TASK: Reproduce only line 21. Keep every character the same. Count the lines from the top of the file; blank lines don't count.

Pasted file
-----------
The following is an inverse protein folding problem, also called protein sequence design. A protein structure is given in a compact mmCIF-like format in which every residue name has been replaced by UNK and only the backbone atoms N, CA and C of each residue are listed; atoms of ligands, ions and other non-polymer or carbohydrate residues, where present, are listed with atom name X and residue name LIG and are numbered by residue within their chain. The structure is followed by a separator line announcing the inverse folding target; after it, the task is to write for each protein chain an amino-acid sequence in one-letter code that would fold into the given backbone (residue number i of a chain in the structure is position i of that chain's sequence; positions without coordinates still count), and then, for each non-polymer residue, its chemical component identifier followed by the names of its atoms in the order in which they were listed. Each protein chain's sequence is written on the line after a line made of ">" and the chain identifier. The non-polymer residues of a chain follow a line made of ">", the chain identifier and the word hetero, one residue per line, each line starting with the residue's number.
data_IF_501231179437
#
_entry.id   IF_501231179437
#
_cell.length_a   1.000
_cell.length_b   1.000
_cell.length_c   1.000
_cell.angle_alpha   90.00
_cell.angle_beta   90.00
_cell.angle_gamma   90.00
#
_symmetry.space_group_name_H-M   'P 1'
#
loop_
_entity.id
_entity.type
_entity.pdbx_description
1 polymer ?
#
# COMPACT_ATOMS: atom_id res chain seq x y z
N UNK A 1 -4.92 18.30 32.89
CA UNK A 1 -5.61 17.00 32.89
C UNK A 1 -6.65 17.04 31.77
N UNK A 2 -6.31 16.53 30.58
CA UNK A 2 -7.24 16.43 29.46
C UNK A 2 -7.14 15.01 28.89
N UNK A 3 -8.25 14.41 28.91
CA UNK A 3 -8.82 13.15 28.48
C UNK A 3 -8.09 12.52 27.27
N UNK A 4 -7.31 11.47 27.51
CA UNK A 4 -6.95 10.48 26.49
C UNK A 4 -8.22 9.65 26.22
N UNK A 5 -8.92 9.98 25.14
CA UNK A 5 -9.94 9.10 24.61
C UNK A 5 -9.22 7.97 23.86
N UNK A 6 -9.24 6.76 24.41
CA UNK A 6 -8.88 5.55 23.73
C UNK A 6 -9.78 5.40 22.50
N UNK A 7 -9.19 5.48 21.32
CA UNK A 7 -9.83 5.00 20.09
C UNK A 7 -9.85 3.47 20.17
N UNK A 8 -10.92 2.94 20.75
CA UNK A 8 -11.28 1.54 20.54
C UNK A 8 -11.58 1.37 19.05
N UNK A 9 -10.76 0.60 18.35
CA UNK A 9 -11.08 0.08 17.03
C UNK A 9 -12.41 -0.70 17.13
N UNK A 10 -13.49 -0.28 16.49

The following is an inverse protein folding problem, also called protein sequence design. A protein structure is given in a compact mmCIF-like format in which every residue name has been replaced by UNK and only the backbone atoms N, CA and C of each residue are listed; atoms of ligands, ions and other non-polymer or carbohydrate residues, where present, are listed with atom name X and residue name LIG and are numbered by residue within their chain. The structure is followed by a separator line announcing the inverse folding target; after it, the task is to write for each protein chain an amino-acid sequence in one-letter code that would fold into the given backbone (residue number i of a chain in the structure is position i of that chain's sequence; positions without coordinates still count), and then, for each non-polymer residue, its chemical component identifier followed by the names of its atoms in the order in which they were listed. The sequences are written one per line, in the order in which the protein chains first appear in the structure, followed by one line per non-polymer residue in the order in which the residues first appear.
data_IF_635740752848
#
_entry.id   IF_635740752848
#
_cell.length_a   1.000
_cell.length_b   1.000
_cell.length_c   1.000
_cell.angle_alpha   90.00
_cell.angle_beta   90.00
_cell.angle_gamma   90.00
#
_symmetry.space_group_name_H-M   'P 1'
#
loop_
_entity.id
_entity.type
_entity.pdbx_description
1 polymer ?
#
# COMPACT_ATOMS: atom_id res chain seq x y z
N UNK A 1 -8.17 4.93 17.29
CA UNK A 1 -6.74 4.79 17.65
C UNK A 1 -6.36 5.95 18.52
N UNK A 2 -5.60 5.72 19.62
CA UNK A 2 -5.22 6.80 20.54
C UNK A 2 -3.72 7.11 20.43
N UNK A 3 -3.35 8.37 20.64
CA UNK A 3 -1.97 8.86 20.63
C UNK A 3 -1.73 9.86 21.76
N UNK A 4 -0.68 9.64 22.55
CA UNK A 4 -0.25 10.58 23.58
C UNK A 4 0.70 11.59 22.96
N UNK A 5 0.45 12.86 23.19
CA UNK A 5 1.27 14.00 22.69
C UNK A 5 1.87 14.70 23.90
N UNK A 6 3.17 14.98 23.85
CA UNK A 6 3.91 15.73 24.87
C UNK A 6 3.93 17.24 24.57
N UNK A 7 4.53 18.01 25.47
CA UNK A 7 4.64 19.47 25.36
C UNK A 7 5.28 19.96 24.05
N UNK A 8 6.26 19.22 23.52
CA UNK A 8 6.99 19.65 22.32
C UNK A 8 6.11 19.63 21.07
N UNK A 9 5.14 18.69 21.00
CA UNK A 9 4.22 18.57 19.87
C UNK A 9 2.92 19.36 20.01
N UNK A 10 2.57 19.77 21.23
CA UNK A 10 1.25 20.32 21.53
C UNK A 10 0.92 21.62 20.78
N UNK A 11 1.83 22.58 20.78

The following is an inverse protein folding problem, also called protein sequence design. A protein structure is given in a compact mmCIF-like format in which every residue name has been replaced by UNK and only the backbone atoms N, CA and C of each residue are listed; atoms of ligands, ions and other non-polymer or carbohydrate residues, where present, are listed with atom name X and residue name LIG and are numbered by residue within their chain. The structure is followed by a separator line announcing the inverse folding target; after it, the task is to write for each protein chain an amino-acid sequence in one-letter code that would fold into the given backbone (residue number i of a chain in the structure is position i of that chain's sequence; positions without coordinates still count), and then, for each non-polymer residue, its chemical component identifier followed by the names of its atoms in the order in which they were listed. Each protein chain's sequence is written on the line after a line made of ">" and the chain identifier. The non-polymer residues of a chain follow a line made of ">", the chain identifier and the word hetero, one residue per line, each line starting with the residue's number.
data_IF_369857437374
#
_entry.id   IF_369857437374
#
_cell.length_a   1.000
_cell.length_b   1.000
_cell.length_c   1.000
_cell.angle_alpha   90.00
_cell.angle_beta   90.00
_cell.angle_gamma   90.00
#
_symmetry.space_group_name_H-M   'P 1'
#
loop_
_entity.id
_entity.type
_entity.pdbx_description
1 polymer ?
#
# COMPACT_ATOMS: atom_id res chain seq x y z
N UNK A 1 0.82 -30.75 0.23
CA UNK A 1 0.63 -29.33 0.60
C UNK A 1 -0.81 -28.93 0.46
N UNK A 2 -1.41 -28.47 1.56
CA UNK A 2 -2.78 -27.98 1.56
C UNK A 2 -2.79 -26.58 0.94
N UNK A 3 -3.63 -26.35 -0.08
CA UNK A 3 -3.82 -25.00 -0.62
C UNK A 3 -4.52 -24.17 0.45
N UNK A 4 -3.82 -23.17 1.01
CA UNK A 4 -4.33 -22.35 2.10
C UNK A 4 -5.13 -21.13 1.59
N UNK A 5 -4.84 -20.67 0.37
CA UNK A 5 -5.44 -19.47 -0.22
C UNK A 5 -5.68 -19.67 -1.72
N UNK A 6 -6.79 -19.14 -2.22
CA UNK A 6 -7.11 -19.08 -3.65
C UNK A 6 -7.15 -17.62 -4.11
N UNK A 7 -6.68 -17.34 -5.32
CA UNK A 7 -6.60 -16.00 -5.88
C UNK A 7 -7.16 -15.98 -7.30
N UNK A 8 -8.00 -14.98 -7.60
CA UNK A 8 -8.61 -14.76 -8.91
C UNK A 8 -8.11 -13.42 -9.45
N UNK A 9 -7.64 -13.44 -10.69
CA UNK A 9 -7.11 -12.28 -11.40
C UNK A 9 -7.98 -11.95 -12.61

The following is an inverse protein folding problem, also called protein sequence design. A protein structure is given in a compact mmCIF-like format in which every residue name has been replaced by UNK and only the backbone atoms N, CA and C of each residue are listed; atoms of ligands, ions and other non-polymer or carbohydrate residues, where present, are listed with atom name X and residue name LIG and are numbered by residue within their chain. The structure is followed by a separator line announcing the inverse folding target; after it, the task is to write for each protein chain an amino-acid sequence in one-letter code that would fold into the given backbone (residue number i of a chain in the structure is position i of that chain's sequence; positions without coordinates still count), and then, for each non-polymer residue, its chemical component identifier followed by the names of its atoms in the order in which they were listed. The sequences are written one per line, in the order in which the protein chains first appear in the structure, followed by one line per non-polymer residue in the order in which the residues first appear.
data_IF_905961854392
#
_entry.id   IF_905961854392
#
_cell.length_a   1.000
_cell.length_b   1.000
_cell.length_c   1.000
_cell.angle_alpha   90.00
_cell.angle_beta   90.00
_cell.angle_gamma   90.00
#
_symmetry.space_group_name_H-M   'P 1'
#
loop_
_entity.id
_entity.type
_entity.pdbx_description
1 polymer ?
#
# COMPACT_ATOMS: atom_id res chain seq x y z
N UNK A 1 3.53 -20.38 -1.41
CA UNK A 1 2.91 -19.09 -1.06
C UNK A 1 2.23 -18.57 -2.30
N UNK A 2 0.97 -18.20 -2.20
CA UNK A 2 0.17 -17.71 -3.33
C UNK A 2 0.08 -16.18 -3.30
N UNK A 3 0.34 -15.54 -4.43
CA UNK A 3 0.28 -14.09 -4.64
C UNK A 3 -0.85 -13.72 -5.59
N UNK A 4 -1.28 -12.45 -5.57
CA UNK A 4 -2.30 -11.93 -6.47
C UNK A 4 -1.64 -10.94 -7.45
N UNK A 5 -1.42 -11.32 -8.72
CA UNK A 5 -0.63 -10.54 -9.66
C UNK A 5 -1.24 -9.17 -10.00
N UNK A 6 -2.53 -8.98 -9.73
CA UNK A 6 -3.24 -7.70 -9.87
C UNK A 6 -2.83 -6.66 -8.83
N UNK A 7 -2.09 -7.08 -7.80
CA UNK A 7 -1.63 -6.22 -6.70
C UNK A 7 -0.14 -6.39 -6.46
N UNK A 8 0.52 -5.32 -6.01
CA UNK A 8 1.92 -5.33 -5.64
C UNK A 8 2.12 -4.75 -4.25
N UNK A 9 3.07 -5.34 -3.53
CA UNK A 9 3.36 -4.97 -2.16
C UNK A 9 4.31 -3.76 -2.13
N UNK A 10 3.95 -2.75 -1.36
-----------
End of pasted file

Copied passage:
# COMPACT_ATOMS: atom_id res chain seq x y z